Sign up for news & specials:

Propane on a Mission


San Antonio Missions National Historic Park

The National Renewable Energy Laboratory
recently reported on the San Antonio Missions National Historical Park (NHP). It is an 826-acre urban site in San Antonio, Texas and contains the largest collection of Spanish colonial cultural resources in the United States and attracts 1.3 million visitors yearly. The park staff works diligently to uphold the long tradition of resource conservation. David Vekasy, San Antonio Missions National Historical Park’s chief of facility management, began looking into fleet re-sizing and other ways to cut back emissions.

In 2003, park management began to replace conventional gasoline and diesel vehicles with smaller, lighter vehicles that use less fuel, and began researching alternative fuel vehicles and equipment. Propane-fueled mowers was a topic at a Clean Cities alternative fuel’s event in Austin, TX.

The park took on the challenge, replacing all three of its gasoline-powered grooming mowers. In 2008, funding was authorized for two propane-powered 72-inch mowers that arrived in July. Subsequently, AACCC and Metro Lawn, a third party, helped arrange for the remaining conventional mower to be converted to propane at no cost to the park.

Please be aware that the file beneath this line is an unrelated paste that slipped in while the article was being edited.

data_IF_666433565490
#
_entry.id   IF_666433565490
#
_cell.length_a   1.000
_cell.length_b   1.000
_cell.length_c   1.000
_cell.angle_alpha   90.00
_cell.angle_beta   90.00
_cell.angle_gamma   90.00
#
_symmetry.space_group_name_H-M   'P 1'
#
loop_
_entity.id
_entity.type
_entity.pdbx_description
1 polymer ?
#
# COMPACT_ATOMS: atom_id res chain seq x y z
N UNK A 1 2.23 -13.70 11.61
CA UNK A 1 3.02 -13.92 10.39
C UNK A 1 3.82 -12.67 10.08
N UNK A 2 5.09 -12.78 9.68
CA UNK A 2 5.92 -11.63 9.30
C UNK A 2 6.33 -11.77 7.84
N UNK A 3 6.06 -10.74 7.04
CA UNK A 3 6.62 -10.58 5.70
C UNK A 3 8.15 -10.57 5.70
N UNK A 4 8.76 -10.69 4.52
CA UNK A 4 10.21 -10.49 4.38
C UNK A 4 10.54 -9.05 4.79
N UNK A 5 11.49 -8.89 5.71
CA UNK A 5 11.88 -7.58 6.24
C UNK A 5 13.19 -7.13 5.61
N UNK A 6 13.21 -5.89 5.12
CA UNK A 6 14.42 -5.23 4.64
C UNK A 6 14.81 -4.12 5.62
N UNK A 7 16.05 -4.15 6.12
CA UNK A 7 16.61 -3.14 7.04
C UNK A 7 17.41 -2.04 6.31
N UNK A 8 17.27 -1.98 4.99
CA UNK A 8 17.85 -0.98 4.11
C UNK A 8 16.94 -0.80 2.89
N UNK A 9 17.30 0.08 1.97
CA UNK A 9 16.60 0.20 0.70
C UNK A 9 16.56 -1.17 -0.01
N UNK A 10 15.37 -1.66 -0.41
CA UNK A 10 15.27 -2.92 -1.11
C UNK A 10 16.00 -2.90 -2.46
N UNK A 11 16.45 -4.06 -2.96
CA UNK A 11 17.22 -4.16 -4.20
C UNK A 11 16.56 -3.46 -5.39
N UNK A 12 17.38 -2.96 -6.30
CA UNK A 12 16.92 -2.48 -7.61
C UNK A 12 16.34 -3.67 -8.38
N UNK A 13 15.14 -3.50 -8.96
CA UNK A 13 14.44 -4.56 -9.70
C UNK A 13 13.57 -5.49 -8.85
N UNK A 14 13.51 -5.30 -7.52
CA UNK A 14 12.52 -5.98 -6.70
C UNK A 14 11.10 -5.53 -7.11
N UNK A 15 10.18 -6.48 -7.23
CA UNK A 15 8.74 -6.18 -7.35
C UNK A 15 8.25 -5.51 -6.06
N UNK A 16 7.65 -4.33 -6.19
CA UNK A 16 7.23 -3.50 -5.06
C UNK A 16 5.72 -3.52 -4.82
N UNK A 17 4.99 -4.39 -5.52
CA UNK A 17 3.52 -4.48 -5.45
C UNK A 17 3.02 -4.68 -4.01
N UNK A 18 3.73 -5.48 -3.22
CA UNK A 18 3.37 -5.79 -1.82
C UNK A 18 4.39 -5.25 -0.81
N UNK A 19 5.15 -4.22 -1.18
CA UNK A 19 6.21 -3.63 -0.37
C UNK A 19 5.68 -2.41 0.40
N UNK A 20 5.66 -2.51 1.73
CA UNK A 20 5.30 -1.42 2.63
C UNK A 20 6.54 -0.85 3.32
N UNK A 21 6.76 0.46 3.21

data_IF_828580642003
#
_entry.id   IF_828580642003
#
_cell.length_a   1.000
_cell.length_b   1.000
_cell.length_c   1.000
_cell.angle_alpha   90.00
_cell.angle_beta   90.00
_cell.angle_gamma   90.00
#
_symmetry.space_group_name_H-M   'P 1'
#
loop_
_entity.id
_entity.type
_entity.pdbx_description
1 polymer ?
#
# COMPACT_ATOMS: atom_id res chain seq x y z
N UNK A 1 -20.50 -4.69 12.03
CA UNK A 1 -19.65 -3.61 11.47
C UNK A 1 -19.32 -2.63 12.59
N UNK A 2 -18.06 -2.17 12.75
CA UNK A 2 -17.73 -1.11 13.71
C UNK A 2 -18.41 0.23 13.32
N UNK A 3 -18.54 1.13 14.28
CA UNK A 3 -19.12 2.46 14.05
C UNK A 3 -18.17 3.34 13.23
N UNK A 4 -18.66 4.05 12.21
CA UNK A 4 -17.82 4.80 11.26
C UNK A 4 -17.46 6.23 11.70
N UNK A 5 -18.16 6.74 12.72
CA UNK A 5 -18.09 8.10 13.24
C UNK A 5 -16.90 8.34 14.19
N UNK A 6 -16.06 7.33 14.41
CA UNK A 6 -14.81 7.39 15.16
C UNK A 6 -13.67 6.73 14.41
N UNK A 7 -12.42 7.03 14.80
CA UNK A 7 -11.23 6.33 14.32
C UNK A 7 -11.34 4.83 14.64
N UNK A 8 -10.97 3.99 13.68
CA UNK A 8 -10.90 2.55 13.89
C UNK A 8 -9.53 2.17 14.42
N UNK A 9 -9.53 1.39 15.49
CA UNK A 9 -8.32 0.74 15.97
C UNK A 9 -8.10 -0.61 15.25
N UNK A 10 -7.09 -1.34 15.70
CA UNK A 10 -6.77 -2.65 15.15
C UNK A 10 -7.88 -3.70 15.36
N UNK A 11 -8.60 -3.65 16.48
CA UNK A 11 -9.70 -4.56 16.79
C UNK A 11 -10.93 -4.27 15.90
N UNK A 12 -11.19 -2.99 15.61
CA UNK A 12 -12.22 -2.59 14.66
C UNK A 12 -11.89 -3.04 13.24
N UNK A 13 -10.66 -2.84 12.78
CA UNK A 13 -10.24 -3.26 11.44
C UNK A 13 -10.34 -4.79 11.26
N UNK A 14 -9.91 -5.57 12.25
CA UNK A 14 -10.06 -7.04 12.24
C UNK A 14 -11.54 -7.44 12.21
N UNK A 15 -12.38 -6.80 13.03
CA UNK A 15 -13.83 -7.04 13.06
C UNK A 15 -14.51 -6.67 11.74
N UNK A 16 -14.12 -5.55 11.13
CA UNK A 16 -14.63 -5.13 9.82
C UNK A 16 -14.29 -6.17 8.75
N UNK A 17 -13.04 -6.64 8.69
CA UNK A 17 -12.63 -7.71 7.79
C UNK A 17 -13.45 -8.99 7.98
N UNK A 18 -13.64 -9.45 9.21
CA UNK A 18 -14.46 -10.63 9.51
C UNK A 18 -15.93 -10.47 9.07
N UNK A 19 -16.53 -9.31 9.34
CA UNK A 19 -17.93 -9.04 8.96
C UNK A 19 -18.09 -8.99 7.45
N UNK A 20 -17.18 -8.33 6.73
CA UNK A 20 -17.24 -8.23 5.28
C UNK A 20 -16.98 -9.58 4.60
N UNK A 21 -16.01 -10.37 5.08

These three units are still in operation today as the park’s entire fleet of grooming mowers. The gasoline mowers had used about 800 gallons of fuel per year, so the switch to propane has enabled the park to reduce its consumption of gasoline by 4,000 gallons over the past five years. Fuel costs savings have totaled $1,000 per year. The propane mowers are expected to eliminate some 288,000 pounds of carbon dioxide emissions over their estimated 15-year lifecycles.

With the implementation of the propane mowers, the park has become a local leader in deployment of propane in landscaping operations. The park will host the annual commercial propane mower educational event for the fourth time in October 2013.

In January 2013, San Antonio Missions NHP became the first national park in Texas to meet the requirements of the Climate Friendly Parks (CFP) program. CFP is one component of the National Park Service Green Parks Plan, an integrated approach by NPS to address climate change through implementation of sustainable practices.






This entry was posted in Autogas and Clean Fuels, Commercial Propane, Fleet Bookmark the permalink. Tags: , , , , , , , , ,

One Comment

  1. Posted December 7, 2016 at 12:33 am | Permalink

    Admiring the time and effort you put into your website and detailed
    information you present. It’s awesome to come across a blog every once in a while that isn’t the same
    out of date rehashed material. Excellent read! I’ve saved your site and I’m adding your RSS feeds to my Google account.

Post a Comment

Your email is never published nor shared. Required fields are marked *